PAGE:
I recently asked Sandra Garcia, partner at Tipastype in Ciudad de México, who with Manuel López Rocha, a typographer, teacher and researcher based in Veracruz, the co-curators of the 2023 TDC’s “Multilingüe” conference to talk about the genesis of this type, writing and linguistic educational event.
Multilingüe’s inception is the convergence of two significant events, she told me: The first was Ezhishin, the North American Indigenous Languages Congress in 2022. Several months later, ChaCheChi was organized at the start of 2023. These two initiatives paved the way for Multilingüe, the online multi-language type and design confab. Garcia shares a complete overview of this November’s highlights:
Who is involved in Multilingüe’s organization?
The organization involves the collaborative efforts of several key players. The TDC team and The One Club have played a crucial role in providing the essential support and infrastructure needed for the successful execution of Multilingüe. I serve as the event coordinator and also hold a position on the TDC Board. Additionally, I am grateful for the support of Manuel López Rocha. Together, we have curated the individuals who will be joining us.
It is necessary to mention the great branding work for the Multilingüe event, created by the Ecuadorian designer Vanesa Zúñiga who has been inspired by the concept of the serpent as an animal that runs through the mythology and graphics of the communities originating from throughout Latin America. In general, Vanessa’s work has been a constant rescue of the Latin American graphic identity with a contemporary vision. We are delighted to have had her in the development of the event’s branding. She is one of our guests and will talk to us about this concept and the challenges in developing graphics.
How did you decide to focus on this multilingual theme? And what do you hope the outcome will be for designers everywhere?
For several years, my interest in indigenous languages has been a driving force. I’ve actively engaged with this topic in various capacities, including participation in projects aimed at revitalizing and developing writing tools for languages like Wounaan. I’ve also written articles on this subject, with one of the most recent ones featured on the Alphabettes blog, where I covered the Ezhishin congress in 2022. These experiences have consistently fueled my passion for this cause.
With Multilingüe, our primary objective is to showcase the rich and multidisciplinary work that surrounds the development and preservation of indigenous languages. We aim to ensure that all stakeholders involved in creating or using tools for indigenous languages appreciate the depth of these endeavors. Furthermore, we hope that participants in our talks gain insights, understanding, and an eagerness to engage in these processes, particularly when it comes to designing typography for native languages.
It’s crucial to emphasize that Multilingüe is not exclusively for typographers. We aspire to broaden the perspective of all users and designers, enabling them to comprehend the unique needs and challenges inherent in working with languages other than their own. Our ultimate vision is that, armed with this knowledge, they can anticipate and seek innovative solutions to potential issues that may arise in their projects.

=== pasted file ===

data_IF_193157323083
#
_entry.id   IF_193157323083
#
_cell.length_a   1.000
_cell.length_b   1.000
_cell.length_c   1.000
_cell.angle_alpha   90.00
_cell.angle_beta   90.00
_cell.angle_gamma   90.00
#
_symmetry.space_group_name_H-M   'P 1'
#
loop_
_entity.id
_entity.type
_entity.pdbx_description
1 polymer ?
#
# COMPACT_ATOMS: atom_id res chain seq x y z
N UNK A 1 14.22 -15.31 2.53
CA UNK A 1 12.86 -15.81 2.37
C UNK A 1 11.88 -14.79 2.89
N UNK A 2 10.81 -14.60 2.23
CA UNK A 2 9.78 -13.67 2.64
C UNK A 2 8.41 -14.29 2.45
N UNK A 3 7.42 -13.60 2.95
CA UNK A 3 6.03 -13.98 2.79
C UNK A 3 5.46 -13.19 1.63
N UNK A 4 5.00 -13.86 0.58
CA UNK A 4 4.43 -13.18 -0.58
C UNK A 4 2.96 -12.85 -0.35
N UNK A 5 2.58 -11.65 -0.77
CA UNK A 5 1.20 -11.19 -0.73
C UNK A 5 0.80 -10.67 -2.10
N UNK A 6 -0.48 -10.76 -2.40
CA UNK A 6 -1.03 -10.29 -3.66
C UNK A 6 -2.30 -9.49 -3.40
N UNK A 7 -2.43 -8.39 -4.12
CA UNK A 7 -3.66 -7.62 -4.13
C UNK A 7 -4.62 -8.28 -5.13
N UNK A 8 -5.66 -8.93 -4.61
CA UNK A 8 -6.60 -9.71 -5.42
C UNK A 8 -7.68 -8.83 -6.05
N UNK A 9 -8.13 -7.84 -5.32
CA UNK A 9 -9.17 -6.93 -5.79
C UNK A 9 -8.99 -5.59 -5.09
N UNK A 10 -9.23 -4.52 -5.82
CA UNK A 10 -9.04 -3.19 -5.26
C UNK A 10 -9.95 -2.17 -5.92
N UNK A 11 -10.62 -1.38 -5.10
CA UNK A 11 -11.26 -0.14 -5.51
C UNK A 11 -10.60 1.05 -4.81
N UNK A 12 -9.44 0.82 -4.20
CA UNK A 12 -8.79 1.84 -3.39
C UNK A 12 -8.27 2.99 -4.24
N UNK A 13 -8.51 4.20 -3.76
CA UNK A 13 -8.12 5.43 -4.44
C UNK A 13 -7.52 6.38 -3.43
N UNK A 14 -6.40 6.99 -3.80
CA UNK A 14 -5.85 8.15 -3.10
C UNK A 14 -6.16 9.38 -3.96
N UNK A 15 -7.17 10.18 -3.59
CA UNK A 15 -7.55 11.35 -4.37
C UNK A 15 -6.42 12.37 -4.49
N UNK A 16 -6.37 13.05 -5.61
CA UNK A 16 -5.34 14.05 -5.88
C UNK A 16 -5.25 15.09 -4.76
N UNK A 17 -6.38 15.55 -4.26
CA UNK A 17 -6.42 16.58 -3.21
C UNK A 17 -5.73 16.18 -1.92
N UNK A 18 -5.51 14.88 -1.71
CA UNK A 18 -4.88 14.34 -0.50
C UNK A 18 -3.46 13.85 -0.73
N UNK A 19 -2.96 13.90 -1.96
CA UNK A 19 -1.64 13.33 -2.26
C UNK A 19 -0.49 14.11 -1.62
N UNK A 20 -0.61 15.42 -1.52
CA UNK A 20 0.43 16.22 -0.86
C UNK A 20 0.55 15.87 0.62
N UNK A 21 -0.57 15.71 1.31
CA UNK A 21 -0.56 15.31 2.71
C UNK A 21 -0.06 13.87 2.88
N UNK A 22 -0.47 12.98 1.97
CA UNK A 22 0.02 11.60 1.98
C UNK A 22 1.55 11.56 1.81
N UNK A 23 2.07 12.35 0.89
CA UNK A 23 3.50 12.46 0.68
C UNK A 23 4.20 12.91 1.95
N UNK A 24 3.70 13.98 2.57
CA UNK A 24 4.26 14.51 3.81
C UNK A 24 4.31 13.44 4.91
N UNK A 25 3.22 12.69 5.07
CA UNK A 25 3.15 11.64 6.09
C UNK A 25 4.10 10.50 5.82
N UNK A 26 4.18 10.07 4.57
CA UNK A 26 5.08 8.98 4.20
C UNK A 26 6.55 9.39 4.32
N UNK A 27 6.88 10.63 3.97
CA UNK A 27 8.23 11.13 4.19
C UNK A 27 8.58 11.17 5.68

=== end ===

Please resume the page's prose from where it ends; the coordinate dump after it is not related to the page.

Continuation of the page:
Why is Multilingüe only a virtual experience?
The decision to make Multilingüe a virtual event is rooted in several practical considerations. While in-person events certainly offer the advantage of intimate interaction and contact with participants, they also come with logistical challenges, such as travel and associated cost.
The virtual format, on the other hand, has several advantages. It often garners a larger reception and participation as it eliminates the geographical barriers and expenses associated with in-person attendance. In doing so, it brings the event closer to a wider and more diverse audience, decentralizing the calls and making the content easily accessible to everyone. This approach aligns with our goal of ensuring that Multilingüe reaches as many interested individuals as possible.
Your promotion notes that “Multilingüe” will focus on the conservation, conversation, design, and use of native languages in the contemporary context. What does this entail?
Today, indigenous languages in Latin America using the Latin writing system, which is the script I’m using to communicate with you in English or Spanish. However, the use of this writing system is not without its challenges. “Multilingual” aims to explore and address these challenges. One pressing question is: if native people have access to the letters of the Latin alphabet, what remaining obstacles do they face in preserving and revitalizing their languages?
One significant issue lies in the availability of hardware and software tools for writing. Major languages like English, French, or Spanish, for example, have standardized keyboards tailored to their specific needs. This facilitates rapid expression and knowledge transmission across digital and printed media. In contrast, many native languages lack standardized or readily available keyboards, posing a significant hurdle.